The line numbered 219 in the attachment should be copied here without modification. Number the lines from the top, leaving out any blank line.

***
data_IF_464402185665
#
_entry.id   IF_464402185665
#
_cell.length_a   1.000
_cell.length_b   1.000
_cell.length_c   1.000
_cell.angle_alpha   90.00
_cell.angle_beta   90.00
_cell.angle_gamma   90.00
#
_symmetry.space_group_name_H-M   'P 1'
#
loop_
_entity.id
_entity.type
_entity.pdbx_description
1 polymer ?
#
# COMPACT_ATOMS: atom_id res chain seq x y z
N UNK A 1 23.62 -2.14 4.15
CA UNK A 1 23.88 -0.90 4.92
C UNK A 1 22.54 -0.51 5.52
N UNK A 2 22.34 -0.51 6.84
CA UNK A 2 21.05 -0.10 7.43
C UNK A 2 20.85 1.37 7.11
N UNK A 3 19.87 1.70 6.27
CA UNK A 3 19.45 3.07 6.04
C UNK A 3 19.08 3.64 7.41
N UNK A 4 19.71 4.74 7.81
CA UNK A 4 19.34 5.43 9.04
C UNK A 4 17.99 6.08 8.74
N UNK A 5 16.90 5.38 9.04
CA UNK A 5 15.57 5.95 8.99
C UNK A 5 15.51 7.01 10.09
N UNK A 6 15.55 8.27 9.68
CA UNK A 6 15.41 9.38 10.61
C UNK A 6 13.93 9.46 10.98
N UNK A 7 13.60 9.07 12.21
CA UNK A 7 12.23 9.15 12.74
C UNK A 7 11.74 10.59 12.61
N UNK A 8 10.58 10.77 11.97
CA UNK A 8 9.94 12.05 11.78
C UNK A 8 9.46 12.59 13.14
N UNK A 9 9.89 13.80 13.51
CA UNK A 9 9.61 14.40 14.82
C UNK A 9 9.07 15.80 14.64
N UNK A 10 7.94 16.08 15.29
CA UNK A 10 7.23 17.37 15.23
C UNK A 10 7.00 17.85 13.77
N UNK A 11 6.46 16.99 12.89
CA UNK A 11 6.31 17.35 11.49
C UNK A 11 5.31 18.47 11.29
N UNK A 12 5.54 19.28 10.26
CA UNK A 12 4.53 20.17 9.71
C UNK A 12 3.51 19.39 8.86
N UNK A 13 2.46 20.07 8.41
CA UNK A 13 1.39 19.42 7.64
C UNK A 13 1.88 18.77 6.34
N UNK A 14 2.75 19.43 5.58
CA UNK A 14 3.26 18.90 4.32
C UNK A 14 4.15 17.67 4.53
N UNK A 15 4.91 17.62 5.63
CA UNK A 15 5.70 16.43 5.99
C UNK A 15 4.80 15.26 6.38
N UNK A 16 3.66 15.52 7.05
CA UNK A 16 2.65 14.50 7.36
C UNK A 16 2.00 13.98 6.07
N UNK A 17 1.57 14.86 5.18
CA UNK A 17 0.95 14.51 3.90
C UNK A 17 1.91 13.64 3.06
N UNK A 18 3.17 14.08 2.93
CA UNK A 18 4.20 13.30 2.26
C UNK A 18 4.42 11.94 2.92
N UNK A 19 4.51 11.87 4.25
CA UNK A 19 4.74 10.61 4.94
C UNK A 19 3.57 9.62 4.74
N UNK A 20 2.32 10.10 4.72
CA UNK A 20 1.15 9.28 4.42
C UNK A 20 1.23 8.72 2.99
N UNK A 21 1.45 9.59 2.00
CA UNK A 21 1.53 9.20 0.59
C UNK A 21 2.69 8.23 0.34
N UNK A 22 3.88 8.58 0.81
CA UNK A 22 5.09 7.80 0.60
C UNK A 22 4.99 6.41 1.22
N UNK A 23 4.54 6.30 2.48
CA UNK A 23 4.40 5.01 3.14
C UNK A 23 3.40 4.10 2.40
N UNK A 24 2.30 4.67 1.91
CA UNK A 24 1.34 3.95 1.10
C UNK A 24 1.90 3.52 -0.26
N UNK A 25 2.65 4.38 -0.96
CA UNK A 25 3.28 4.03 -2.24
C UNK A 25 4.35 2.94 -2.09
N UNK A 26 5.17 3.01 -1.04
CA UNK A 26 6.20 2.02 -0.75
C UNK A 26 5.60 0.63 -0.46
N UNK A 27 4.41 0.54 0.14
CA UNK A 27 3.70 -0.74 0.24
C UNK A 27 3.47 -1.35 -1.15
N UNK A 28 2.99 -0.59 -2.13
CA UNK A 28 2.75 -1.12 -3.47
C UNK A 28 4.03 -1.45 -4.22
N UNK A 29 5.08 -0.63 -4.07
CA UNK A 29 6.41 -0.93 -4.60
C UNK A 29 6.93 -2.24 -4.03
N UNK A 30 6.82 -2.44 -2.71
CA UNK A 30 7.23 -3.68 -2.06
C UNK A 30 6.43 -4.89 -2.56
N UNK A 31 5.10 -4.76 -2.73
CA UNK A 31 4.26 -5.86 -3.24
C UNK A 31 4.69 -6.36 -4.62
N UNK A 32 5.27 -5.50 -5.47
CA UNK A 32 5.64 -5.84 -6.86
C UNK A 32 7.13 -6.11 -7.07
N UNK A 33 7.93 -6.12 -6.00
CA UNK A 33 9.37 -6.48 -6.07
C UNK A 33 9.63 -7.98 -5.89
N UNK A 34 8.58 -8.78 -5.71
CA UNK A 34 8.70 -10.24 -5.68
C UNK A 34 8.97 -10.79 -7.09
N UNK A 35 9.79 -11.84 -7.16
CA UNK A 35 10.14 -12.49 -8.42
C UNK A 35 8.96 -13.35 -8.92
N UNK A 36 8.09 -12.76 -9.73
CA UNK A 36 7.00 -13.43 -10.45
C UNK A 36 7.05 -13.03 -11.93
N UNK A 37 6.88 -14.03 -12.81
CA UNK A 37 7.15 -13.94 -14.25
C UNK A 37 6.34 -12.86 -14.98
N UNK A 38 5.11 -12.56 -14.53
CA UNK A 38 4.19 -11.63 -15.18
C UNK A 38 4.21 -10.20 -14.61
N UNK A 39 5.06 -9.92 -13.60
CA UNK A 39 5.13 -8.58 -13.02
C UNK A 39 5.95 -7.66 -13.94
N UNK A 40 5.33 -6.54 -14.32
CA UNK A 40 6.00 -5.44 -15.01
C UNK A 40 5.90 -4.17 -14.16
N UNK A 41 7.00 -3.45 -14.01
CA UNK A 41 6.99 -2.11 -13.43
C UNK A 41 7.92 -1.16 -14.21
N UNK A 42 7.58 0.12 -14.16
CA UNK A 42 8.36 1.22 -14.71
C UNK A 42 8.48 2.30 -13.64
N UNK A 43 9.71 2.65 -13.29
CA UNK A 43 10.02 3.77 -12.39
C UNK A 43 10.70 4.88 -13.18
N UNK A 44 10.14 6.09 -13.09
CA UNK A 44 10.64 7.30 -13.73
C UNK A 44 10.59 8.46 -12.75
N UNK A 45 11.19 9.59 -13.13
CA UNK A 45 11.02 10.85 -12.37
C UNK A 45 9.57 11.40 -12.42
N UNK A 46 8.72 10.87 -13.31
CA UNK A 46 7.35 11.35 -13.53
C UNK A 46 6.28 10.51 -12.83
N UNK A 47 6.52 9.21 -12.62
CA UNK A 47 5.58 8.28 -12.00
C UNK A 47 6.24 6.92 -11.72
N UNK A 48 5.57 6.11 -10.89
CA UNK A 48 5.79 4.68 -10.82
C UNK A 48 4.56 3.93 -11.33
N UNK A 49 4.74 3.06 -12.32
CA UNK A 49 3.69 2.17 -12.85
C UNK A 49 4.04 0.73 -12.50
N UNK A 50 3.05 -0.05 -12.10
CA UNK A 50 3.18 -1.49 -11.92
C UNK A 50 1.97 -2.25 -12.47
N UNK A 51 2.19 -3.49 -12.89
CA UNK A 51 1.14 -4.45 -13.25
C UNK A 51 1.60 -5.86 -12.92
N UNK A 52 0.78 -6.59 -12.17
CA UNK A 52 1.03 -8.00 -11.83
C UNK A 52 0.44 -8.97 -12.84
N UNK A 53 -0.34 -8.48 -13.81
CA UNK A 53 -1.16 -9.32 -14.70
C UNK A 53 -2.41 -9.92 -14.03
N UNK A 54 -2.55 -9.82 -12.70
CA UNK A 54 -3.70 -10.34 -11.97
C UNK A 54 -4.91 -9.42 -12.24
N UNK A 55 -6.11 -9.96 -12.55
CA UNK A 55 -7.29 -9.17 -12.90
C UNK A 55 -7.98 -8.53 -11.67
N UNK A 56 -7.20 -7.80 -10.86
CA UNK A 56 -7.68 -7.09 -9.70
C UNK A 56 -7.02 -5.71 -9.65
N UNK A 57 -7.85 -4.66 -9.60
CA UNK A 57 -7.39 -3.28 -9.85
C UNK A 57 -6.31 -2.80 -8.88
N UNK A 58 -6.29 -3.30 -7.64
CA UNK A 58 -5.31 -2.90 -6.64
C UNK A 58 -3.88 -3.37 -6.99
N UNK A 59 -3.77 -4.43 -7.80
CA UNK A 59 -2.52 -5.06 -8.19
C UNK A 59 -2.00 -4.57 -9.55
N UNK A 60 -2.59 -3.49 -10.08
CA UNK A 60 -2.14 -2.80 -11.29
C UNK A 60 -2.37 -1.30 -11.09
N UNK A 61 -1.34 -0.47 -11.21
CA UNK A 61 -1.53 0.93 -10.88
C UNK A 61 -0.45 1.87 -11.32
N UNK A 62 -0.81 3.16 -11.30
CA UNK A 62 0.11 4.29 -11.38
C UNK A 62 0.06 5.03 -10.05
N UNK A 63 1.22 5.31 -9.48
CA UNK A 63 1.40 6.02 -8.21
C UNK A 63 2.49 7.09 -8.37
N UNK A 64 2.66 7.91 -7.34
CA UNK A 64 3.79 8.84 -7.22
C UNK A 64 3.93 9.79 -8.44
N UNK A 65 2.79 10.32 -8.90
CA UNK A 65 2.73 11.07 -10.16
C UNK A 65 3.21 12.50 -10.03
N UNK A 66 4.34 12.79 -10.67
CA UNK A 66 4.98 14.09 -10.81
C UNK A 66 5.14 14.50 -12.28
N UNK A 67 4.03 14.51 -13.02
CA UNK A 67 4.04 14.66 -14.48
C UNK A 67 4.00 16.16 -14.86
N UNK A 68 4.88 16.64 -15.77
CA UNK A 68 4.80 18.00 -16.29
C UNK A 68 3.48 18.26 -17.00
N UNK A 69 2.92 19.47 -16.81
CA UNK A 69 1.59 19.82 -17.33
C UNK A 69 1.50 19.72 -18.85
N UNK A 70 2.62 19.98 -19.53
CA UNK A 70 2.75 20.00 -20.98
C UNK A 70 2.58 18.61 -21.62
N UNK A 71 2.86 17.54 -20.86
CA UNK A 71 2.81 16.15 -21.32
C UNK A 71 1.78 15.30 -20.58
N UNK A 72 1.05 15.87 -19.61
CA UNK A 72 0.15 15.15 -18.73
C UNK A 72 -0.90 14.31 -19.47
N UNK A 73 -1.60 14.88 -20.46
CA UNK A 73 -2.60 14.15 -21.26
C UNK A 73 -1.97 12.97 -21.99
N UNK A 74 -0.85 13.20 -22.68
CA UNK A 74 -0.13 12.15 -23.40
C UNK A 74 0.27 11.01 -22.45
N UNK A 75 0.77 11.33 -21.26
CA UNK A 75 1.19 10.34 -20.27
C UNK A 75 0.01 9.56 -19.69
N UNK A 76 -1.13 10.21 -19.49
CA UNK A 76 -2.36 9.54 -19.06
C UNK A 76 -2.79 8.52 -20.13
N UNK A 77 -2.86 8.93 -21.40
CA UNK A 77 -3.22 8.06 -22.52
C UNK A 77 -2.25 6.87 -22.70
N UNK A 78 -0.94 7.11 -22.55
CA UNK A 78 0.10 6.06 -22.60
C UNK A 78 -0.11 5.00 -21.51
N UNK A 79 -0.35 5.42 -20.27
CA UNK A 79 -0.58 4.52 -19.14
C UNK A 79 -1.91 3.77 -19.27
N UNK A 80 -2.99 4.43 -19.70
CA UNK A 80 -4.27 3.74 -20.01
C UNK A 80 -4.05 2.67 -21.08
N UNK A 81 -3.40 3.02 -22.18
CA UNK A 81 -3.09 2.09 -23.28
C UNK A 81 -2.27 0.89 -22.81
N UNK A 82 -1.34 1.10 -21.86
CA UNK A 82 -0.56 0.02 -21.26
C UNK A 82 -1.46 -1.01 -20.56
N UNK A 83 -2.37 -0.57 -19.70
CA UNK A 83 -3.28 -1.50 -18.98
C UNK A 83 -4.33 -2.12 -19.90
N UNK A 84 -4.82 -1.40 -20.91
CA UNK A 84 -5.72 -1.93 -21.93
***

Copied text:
N UNK A 67 4.03 14.51 -13.02